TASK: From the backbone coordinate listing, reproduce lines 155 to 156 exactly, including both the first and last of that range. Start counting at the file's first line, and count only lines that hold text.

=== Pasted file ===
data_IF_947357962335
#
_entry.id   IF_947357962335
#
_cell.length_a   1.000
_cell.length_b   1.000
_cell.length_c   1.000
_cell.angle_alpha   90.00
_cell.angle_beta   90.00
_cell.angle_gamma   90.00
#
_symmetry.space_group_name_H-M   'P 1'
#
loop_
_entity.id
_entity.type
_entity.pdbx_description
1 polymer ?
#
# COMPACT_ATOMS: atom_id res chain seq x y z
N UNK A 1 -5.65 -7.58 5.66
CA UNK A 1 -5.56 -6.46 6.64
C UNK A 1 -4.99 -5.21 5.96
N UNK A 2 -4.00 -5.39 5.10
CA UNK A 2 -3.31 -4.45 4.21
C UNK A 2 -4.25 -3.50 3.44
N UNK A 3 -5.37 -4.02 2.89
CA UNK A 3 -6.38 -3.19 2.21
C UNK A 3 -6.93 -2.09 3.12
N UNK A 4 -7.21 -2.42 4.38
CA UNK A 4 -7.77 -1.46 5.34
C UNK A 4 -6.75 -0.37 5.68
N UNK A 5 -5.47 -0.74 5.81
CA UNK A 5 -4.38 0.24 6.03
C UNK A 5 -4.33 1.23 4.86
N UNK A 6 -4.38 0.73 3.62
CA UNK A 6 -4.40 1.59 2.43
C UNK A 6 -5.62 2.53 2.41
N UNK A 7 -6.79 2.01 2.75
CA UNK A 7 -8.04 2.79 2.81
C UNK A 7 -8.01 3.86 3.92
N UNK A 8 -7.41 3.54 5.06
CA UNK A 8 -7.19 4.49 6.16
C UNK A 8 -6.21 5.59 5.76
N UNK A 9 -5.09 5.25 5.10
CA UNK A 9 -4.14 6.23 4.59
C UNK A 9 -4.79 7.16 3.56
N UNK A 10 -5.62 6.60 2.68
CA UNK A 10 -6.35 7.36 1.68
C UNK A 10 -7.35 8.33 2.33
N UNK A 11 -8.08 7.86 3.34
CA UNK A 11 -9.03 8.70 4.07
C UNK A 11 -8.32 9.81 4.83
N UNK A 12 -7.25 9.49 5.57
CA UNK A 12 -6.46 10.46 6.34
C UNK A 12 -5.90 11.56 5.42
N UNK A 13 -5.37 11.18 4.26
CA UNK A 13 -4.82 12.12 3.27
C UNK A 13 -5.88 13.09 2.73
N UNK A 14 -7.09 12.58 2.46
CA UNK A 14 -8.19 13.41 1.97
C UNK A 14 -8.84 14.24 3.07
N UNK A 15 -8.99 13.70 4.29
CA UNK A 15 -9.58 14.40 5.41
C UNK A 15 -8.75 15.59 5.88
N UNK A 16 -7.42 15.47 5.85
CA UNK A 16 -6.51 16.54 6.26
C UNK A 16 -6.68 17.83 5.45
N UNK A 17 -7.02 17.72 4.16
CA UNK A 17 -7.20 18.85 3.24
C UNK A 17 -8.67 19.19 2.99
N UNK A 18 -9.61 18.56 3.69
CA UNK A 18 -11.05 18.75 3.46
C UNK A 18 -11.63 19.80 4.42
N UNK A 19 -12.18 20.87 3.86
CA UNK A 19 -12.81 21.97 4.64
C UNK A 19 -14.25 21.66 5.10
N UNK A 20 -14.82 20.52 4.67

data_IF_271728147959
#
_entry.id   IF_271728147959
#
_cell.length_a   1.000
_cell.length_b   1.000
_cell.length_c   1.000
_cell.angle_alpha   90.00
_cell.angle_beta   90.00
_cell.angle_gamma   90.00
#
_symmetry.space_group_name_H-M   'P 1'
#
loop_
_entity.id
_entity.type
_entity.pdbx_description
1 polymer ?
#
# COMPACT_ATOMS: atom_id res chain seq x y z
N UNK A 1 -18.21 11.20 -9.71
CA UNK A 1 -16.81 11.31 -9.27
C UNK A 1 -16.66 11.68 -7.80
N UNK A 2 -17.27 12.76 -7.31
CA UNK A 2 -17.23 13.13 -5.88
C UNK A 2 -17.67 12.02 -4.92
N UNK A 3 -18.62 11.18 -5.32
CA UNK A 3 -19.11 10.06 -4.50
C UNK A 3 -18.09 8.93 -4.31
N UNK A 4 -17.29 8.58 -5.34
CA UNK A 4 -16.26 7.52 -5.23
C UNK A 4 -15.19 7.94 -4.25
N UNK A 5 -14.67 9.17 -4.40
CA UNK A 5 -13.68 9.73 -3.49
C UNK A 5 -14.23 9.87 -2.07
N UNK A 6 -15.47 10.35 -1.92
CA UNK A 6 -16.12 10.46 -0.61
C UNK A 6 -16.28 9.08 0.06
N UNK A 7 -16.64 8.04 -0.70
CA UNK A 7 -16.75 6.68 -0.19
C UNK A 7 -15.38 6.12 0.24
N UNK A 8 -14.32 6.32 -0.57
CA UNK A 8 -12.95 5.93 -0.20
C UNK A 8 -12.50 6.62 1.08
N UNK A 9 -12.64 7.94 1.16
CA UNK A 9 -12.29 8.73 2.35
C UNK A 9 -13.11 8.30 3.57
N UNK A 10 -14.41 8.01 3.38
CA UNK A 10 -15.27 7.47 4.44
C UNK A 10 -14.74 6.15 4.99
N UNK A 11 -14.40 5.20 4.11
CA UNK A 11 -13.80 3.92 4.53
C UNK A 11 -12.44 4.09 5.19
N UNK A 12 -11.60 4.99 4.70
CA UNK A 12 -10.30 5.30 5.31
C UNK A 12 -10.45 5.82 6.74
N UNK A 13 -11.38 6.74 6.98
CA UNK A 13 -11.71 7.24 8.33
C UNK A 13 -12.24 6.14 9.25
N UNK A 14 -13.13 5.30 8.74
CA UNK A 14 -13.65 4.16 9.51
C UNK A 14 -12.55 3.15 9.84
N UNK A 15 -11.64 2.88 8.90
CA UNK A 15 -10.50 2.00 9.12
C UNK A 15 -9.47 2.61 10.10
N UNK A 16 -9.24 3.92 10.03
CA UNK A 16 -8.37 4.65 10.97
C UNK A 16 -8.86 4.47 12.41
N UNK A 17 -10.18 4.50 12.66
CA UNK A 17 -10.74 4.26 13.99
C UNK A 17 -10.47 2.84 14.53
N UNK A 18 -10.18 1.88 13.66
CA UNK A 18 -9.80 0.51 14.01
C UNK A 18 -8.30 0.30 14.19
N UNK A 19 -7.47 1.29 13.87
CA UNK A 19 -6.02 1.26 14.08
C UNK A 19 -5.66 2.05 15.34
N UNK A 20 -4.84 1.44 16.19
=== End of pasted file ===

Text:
C UNK A 19 -5.66 2.05 15.34
N UNK A 20 -4.84 1.44 16.19